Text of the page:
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Contribution to the feeding ecology of the predatory wingfin anchovy Pterengraulis atherinoides (L.) in north Brazilian mangrove creeks

Authors

  • U. Krumme,

    1. Center for Tropical Marine Ecology, Bremen, Germany
    2. Zoological Institute and Zoological Museum, University of Hamburg, Hamburg, Germany
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  • H. Keuthen,

    1. Laboratory of Ecology and Management of Estuarine and Coastal Ecosystems, Departemento de Oceanografia – UFPE, Cidade Universitaria, Recife, Pernambuco, Brazil
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  • M. Barletta,

    1. Laboratory of Ecology and Management of Estuarine and Coastal Ecosystems, Departemento de Oceanografia – UFPE, Cidade Universitaria, Recife, Pernambuco, Brazil
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  • W. Villwock,

    1. Zoological Institute and Zoological Museum, University of Hamburg, Hamburg, Germany
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  • U. Saint-Paul

    1. Laboratory of Ecology and Management of Estuarine and Coastal Ecosystems, Departemento de Oceanografia – UFPE, Cidade Universitaria, Recife, Pernambuco, Brazil
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Author's address: Uwe Krumme, Center for Tropical Marine Ecology (ZMT), Fahrenheitstr. 6, D-28359 Bremen, Germany.
E-mail: uwe.krumme@zmt-bremen.de

Summary

Stomach contents were examined from 136 Amazonian wingfin anchovy, Pterengraulis atherinoides (Engraulidae), caught from intertidal mangrove creeks at diurnal neap tides between June and September 1997 (early dry season) near Bragança (northern Brazil). The study found that P. atherinoides are specialized predators of juvenile Natantia and Teleostei (mean: 67 and 28% by dry weight, respectively). On average, 5.2 g ha−1 day−1 of Natantia and 2.6 g ha−1 day−1 of Teleostei (wet weight) were eaten by P. atherinoides. Diet changed with fish size as well as by month. While smaller sizes still fed on several food items (e.g. the copepod Pseudiaptomus marshii, the brachyuran crab Pachygrapsus gracilis, amphipods), fish >13 cm standard length (SL) fed exclusively on Natantia and Teleostei. Copepods were especially abundant in July and August, dominating the diet of fish <9 cm SL in numbers (92%). Our results suggest a positive relationship between predator size and prey size, both in penaeid and piscine prey. However, the largest predator size class apparently selected fewer but larger Teleostei prey. More than 64% of Natantia were juvenile penaeid shrimps of commercial importance (Fenneropenaeus subtilis, F. schmitti, Xiphopenaeus kroyeri). Comparison with ichthyoplankton samples taken simultaneously showed that Sciaenidae and Mugilidae were positively selected while Gobiidae and Engraulidae were negatively selected. The presence of pranzia larvae in the stomachs of fish <10 cm SL, from July onward, suggests that these sizes fulfil a mutually beneficial ‘cleaning’ function on other fish. Block net sampling at neap tides showed that P. atherinoides were present in intertidal mangrove creeks throughout the submergence period, suggesting temporal optimization of the foraging time in the eulittoral.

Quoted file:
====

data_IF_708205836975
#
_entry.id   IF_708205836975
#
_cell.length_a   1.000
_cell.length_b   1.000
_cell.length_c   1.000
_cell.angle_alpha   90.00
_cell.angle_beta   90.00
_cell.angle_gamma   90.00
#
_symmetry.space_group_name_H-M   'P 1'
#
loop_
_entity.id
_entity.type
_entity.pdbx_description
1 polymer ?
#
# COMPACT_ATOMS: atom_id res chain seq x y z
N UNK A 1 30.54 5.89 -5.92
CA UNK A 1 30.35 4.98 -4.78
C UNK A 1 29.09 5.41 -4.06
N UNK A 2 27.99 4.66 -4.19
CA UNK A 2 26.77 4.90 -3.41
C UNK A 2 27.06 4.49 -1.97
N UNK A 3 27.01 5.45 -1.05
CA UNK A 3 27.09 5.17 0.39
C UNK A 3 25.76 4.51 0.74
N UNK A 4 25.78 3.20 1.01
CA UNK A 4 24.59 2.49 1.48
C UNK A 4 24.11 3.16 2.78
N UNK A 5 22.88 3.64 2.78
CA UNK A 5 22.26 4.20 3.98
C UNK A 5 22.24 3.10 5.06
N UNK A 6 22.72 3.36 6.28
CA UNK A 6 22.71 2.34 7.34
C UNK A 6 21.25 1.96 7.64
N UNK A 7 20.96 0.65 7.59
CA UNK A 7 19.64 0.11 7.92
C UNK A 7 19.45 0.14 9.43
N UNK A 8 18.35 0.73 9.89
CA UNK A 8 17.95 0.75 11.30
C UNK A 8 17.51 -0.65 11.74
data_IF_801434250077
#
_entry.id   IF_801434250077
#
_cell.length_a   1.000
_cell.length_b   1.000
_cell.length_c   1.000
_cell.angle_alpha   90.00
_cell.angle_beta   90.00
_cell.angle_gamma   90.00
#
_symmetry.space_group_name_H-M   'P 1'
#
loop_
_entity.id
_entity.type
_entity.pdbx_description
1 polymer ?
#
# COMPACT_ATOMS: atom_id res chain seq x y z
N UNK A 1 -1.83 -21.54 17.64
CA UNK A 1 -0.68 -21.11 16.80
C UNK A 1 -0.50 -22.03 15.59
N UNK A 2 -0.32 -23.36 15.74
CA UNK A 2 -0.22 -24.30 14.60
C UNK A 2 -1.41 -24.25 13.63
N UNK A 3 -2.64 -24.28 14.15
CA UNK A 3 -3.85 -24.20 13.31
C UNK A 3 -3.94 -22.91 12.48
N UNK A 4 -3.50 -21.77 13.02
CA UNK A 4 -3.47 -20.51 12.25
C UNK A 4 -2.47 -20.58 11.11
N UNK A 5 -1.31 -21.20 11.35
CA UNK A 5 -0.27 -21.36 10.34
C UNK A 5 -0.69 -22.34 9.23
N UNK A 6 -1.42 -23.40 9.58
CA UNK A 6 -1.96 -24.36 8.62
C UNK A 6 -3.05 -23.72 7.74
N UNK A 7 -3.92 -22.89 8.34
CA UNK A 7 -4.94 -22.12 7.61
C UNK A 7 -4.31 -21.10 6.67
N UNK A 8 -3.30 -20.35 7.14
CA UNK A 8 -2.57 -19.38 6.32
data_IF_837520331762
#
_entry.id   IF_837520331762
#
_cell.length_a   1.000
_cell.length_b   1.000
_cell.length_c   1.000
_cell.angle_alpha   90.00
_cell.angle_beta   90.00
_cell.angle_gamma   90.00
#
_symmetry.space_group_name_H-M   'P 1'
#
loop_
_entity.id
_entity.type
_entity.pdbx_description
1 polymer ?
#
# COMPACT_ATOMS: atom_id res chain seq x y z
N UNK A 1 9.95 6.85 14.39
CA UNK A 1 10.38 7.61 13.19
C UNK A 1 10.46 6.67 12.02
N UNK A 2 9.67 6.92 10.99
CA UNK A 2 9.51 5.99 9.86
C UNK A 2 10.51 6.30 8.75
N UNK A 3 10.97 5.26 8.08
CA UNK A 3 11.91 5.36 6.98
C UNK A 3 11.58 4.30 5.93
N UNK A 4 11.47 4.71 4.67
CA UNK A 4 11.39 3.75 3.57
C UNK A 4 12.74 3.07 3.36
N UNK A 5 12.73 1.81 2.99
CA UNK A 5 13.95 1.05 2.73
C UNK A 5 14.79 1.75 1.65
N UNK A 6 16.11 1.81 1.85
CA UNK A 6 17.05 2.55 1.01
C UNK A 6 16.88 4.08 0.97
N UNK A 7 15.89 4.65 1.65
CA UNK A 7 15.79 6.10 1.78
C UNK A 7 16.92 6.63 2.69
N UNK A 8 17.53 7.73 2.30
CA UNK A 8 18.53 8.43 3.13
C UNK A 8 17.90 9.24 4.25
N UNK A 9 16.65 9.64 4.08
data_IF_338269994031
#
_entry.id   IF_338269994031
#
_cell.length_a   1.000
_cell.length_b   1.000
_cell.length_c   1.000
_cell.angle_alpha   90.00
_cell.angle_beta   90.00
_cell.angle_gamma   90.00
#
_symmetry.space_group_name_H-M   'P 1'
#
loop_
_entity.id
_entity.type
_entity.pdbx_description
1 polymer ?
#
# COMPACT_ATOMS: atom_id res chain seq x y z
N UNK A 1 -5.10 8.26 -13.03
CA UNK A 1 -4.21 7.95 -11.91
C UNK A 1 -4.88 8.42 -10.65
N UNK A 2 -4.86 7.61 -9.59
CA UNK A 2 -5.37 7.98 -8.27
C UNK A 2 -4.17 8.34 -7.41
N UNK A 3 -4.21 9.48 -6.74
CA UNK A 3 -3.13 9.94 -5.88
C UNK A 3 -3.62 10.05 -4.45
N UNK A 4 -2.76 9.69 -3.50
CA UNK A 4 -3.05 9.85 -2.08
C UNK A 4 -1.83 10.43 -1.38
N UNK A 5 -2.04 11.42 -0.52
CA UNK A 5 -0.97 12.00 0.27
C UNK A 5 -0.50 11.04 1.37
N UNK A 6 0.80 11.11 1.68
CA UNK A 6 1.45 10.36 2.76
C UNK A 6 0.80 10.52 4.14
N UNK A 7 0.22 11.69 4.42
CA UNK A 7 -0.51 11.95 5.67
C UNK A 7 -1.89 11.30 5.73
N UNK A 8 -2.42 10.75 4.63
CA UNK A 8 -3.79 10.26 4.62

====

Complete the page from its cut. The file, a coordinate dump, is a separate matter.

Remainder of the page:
Ancillary